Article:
A Physician’s Guide to Social Media

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Originally Published February 2012 in The Exchange – Issue 1

The Internet and social media have become a primary source for health information. National Research Corp. recently surveyed more than 22,000 Americans and concluded that 16% use social media sites as a source for health care information. Of those, nearly all respondents named Facebook as their preferred source; YouTube was second with 32% usage followed by Twitter’s 18% usage. Similarly, a 2010 telephone study conducted by Pew Research Center concluded that nearly three quarters of adults surveyed have used the Internet to acquire health information. Online ranking or review sites also serve as a source for information about physicians.2 Physicians, like their patients, also are avid users of social media sites. According to research and consulting firm Frost & Sullivan, physicians’ personal use of social media has surpassed that of the general population while their professional use of social media has increased at a much slower pace. Time constraints, concerns over liability and privacy issues are leading reasons why physicians are slower to embrace the professional use of social media. As the use of social media for health information becomes more frequent, it requires close scrutiny and awareness of associated liability exposure. While social media encourages non-clinical communication with patients, the professional boundaries of the physician/patient relationship remain in effect regardless of the method of communication.

Considering a social network page?

With over 500 million Facebook users and 75 million Twitter users, social networking offers an opportunity for physicians to build an online presence and reputation. Although Facebook and Twitter are the dominant sites for social networking, there are other sites that focus on specific services. The following information offers a cursory review of the most popular social networking sites.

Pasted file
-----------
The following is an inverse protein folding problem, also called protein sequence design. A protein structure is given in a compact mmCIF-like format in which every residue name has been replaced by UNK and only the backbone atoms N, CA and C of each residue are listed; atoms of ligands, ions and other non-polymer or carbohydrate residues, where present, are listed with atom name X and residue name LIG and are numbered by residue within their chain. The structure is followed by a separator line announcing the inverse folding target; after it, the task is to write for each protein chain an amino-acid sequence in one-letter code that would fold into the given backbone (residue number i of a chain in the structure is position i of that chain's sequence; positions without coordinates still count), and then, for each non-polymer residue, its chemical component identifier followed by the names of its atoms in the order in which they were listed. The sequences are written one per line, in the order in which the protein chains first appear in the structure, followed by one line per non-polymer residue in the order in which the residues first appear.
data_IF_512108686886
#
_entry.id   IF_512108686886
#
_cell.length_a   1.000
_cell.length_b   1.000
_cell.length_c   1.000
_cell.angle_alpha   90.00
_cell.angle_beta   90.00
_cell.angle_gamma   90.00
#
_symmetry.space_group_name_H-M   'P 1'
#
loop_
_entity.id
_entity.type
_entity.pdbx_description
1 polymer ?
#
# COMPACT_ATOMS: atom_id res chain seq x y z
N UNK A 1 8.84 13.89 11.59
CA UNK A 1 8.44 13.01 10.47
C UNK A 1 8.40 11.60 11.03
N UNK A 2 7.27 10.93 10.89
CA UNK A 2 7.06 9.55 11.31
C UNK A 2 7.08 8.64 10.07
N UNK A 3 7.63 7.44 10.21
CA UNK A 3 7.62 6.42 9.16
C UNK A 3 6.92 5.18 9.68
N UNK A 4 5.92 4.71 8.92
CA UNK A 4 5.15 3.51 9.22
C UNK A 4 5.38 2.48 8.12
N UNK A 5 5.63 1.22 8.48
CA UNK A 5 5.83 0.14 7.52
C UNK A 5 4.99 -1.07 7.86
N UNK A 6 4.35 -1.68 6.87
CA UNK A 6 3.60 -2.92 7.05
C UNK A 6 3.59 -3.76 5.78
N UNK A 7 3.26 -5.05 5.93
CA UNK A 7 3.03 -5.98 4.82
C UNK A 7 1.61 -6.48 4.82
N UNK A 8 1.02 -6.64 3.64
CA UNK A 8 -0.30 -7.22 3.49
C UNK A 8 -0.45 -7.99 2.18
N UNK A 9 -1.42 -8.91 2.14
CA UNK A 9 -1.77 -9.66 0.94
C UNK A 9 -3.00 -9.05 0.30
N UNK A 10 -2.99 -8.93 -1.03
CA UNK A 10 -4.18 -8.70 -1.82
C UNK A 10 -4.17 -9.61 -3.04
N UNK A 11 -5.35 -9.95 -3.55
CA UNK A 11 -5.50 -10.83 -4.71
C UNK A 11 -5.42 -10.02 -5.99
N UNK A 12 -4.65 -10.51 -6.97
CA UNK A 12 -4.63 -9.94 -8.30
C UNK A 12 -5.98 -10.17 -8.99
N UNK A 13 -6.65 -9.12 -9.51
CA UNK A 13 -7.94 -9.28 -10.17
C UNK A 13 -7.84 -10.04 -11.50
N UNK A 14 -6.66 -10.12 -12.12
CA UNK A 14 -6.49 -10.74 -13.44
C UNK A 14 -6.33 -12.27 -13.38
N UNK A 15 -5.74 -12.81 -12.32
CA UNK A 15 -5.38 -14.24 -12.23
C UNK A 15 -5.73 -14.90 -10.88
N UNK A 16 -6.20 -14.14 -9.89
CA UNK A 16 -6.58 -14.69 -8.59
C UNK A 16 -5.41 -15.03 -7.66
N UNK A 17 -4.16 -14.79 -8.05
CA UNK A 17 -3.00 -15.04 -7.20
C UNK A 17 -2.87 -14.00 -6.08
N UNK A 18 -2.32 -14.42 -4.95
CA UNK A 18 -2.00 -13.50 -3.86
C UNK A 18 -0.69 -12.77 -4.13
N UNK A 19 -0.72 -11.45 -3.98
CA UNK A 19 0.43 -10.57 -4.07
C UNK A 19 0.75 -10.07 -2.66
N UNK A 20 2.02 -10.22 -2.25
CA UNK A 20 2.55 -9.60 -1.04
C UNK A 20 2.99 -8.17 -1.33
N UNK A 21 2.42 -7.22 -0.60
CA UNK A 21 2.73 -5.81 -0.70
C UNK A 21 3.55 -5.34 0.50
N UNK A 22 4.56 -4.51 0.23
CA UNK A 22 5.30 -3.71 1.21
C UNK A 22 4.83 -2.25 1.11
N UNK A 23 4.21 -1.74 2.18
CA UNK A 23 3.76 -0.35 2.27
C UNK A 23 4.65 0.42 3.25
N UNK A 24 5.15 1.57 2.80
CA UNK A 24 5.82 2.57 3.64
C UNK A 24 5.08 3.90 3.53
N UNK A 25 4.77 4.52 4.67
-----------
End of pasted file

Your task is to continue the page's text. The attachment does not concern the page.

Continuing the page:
• Facebook: prohibits businesses from creating profiles (which are intended for people), but allows fan pages as a way for businesses to digitally connect with the public. The differences between the two Facebook pages include, but are not limited to, the number of allowable friends, and fans, accepting fans and friends, privacy settings, email limitations, and access to others’ profiles. A Facebook fan page is similar to joining a group; it allows users who share a common interest (i.e., your practice, a medical disease or condition) to connect with you without having access to other fans’ profiles and limits the information publicly available.
  • Twitter: allows dissemination of small doses of information that are posted to the author’s profile or blog, sent to other users and indexed for future Internet searches
  • LinkedIn: focuses on finding, developing and maintaining professional connections.